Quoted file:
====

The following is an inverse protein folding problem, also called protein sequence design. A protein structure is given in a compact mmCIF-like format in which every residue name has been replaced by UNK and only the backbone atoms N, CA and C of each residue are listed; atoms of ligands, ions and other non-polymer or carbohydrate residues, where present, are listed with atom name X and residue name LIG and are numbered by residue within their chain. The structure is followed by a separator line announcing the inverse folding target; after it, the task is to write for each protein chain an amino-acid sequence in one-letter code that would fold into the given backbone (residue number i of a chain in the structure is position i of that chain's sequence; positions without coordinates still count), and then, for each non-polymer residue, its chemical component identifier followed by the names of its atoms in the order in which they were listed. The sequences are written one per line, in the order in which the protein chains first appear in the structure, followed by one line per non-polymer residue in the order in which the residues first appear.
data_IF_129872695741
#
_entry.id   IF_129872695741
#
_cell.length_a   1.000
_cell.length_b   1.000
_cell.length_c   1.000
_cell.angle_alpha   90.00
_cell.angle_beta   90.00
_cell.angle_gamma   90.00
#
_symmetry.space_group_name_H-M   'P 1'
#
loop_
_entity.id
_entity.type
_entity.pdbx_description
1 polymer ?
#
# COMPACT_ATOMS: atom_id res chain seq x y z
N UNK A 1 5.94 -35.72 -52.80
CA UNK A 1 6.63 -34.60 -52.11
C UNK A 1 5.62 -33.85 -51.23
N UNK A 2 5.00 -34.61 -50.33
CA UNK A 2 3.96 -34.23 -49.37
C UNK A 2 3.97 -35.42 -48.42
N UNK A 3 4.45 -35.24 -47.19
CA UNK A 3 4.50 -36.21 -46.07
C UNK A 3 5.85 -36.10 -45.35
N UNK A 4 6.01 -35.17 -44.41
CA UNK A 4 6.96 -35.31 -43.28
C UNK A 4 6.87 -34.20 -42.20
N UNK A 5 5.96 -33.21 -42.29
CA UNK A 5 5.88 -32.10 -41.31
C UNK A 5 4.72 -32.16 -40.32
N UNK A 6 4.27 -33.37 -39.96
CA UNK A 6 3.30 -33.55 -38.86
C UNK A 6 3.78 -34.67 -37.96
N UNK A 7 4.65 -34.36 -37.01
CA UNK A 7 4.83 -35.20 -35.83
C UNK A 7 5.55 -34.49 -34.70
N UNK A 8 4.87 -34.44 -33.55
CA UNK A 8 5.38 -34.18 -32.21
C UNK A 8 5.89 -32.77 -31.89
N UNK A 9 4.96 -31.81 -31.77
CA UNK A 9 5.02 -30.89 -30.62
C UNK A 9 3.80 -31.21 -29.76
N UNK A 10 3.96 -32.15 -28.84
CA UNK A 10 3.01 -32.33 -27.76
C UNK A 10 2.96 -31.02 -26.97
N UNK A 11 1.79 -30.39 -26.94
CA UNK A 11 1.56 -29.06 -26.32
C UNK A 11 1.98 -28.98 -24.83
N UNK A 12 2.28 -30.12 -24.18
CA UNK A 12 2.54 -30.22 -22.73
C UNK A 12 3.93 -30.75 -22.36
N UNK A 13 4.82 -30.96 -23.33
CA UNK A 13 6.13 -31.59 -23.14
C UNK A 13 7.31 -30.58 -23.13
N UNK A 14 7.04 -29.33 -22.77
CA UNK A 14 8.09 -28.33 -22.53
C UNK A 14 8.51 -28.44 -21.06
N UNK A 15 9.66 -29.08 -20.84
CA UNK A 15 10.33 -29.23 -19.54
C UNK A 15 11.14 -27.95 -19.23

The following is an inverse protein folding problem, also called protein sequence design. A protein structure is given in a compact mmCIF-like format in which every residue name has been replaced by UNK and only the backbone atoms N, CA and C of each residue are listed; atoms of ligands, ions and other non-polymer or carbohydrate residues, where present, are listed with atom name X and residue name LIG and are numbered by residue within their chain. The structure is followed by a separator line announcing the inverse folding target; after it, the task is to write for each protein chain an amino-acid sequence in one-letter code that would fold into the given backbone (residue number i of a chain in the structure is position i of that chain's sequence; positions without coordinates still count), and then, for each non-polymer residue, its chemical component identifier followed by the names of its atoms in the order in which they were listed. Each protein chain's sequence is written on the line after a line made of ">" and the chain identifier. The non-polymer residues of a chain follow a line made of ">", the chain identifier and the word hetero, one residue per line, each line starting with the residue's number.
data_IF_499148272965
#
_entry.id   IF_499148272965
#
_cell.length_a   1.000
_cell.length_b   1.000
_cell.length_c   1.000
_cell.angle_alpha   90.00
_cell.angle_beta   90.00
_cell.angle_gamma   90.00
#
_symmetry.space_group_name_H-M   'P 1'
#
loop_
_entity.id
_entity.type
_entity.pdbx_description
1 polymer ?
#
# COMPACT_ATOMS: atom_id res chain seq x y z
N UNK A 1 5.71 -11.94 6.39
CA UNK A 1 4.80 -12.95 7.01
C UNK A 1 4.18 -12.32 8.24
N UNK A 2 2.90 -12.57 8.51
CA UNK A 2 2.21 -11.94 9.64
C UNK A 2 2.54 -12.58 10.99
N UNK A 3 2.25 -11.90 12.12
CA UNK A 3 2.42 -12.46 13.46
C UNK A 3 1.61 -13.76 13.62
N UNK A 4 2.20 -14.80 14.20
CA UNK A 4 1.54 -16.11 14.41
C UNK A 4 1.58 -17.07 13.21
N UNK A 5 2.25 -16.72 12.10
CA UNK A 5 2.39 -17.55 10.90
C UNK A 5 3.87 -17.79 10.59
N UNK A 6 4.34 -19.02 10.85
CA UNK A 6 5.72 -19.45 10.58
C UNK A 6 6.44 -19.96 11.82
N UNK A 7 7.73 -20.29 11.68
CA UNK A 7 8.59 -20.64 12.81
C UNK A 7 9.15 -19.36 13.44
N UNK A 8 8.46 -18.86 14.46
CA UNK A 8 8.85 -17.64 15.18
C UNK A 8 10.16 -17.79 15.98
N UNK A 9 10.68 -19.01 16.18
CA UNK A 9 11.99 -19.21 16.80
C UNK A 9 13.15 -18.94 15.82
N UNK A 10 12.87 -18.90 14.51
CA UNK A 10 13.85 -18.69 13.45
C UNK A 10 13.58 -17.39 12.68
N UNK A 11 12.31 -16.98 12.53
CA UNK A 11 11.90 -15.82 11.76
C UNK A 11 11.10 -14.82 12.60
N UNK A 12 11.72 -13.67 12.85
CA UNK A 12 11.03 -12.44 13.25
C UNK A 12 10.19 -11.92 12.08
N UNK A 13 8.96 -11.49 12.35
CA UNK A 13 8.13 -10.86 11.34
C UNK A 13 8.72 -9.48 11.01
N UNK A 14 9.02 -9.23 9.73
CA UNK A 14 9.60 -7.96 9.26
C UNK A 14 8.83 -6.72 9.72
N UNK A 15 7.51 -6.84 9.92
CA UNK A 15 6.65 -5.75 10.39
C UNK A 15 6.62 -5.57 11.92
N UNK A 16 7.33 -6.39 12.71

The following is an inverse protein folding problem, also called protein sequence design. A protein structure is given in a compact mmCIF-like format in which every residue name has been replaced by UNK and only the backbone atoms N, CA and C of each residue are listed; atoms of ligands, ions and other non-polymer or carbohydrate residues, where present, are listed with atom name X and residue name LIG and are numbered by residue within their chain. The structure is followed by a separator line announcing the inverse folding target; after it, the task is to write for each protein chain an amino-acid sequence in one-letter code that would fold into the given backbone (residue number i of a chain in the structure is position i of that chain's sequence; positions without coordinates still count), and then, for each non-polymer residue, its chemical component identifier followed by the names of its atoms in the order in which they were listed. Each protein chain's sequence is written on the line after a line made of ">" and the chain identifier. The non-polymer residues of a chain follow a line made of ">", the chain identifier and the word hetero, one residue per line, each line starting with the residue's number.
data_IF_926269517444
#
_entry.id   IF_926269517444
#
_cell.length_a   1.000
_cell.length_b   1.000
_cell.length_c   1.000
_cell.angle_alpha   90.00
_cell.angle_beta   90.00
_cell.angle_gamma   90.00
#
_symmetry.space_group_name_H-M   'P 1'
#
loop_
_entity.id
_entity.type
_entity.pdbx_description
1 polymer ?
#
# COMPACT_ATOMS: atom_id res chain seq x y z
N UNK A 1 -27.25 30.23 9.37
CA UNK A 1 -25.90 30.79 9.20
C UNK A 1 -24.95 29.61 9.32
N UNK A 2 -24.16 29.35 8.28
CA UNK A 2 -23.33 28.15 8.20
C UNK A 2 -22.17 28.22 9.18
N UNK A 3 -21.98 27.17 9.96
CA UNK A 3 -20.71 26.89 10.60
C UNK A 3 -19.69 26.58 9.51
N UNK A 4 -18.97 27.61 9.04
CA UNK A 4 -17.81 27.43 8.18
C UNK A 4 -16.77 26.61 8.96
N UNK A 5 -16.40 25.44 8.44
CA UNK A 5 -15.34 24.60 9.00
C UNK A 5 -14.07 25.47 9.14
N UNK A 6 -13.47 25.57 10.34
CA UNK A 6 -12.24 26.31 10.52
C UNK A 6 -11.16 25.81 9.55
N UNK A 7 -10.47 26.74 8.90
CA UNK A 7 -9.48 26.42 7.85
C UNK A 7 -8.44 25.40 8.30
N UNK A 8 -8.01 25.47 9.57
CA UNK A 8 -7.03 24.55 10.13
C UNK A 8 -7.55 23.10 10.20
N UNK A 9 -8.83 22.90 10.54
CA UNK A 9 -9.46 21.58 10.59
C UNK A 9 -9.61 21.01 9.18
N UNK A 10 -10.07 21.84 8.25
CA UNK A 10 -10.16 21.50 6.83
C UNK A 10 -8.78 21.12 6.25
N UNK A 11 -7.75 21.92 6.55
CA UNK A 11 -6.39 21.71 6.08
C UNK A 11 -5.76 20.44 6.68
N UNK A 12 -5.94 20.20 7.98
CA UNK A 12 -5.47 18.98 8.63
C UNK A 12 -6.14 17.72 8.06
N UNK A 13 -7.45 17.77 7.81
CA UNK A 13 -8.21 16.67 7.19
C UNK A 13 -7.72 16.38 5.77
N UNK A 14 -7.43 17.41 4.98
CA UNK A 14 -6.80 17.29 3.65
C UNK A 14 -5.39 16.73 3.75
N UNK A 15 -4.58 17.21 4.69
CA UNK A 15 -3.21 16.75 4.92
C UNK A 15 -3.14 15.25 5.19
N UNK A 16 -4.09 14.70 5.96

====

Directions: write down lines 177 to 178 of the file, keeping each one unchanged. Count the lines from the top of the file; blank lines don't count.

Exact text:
CA UNK A 8 -7.03 24.55 10.13
C UNK A 8 -7.55 23.10 10.20